Tom Watson: Voters left Labour because they think it has lost touch with working class roots

'We need a Labour Party that looks like the country we want to serve'

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Former Labour voters defected to Ukip in large numbers at the general election because they believed many of its leading figures had lost touch with its working-class roots, the front-runner for the party’s deputy leadership has said.

Launching his campaign, Tom Watson called for a drive to encourage more working-class people to stand for parliament to make the party “look like the country we want to serve.”

He announced a nationwide investigation into the reasons for the haemorrhage of Labour support to Nigel Farage’s party, warning the party had failed to respond early enough to the Ukip threat.

“I want to find out from Ukip voters exactly what they think,” Mr Watson told the Independent.

“I have got the sense it wasn’t just about the policies Labour had and the policies Ukip had, it was just this sense we had lost something at the heart of our party ... and that the people that represent our party didn’t represent the communities that sent us to Westminster.”

 

The investigation, to be headed by the Labour peer Lord Kennedy, will include face-to-face meetings with Ukip voters in 50 constituencies and will report back to the party leadership.

“Responding to concerns of former Labour voters who left us to vote for Ukip will be an important part of Labour reconnecting with the communities of Britain,” Mr Watson said.

The West Bromwich East MP, who is best known for campaigns on phone hacking and to expose historic sex abuse, is the bookmakers’ favourite to win the five-way contest and has collected more nominations from MPs than his rivals.

His critics claim he is too close to the trade unions and would not appeal to Labour’s lost voters, but his campaign team insist he has support from across the party.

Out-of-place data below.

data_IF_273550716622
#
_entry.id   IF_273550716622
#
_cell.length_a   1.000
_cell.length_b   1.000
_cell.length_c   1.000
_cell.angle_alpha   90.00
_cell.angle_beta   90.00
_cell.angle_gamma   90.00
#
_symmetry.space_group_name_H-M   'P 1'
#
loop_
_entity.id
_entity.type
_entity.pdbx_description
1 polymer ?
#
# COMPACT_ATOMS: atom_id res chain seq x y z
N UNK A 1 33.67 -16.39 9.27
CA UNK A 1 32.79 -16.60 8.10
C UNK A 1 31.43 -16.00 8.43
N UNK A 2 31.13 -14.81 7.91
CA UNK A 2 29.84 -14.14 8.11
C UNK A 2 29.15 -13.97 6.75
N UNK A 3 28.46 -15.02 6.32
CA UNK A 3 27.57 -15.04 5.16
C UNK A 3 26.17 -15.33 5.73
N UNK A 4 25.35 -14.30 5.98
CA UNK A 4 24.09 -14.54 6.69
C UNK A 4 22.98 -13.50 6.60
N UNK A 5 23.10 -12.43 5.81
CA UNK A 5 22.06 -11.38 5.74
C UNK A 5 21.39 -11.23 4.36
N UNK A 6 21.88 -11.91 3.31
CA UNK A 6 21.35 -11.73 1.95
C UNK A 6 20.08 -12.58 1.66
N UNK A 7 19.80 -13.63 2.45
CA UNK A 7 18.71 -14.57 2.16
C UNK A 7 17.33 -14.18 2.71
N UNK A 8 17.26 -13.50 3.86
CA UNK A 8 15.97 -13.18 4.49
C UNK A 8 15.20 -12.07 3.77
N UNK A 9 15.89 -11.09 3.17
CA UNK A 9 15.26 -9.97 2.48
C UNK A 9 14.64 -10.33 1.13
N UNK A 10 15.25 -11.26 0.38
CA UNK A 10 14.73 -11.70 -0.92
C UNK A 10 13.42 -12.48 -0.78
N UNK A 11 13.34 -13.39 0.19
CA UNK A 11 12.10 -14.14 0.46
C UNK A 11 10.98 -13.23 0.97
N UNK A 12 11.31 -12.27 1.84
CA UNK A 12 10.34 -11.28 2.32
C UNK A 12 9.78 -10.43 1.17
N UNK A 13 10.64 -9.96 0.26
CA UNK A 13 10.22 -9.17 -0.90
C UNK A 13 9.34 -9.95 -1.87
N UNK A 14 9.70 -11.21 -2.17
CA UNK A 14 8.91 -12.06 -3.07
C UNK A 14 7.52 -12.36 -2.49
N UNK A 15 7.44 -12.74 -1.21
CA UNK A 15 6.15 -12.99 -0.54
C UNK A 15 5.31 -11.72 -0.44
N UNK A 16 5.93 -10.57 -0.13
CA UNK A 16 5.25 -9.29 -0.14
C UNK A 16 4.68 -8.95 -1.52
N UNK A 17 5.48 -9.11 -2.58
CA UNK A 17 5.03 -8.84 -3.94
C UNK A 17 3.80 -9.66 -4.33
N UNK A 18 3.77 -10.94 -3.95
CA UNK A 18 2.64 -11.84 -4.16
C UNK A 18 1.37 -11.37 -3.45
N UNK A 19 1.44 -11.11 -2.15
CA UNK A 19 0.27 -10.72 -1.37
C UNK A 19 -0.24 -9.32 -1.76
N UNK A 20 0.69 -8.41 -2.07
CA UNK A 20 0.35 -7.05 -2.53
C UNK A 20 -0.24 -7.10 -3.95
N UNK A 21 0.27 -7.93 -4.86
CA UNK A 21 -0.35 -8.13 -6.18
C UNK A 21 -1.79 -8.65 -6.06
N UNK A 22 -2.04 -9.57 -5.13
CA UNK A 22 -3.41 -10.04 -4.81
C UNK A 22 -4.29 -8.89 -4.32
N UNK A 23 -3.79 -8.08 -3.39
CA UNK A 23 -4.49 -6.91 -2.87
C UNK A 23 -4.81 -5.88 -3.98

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Labour MP Tom Watson

At the launch in Dagenham, east London, Mr Watson argued for a “culture change” to persuade “people from different backgrounds with different lives” to stand for parliament.

“It is only by building a more diverse membership that we will get a more diverse set of elected representatives. We need a Labour Party that looks like the country we want to serve. And yes, that does mean more working class candidates. I’m fed up of not being able to say that,” he said.

“We need to support people who are in minimum wage jobs, who can’t give up work because they are trying to hold it together, to help them through the party, so their experiences can be represented at Westminster.”

Mr Watson was scathing about Labour’s failure to update its campaign methods to reconnect with the voters who once formed the bedrock of its support.

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“We can win if we win back Labour voters who left us for the Tories and Ukip. And we can win if we create a Labour Party operation that’s fit for the 21st century.”

“The Labour Party is an early 20th century institution trying to solve 21st century problems. Sometimes I feel like we are trying to overhaul an Apple Mac Book with a spanner,” he said.

Mr Watson called for the establishment of digital Labour branches with online polling and voting by members and for councillors and MPs to use social media much more widely.

He said he supported funding the NHS direct from National Insurance receipts, restoring local council management of schools and setting up a national police team to investigate child abuse.

Pledging his loyalty to the winner of the leadership contest, he said: “Once the leader has set the course, the deputy's job will be to get us there in one piece. If the leader’s on the bridge, I will be in the engine room. My job, above all else, will be to make sure the party is ready to win in 2020.

He insisted: “We can win if we win back Labour voters who left us for the Tories and Ukip. And we can win if we create a Labour Party operation that’s fit for the 21st century.”

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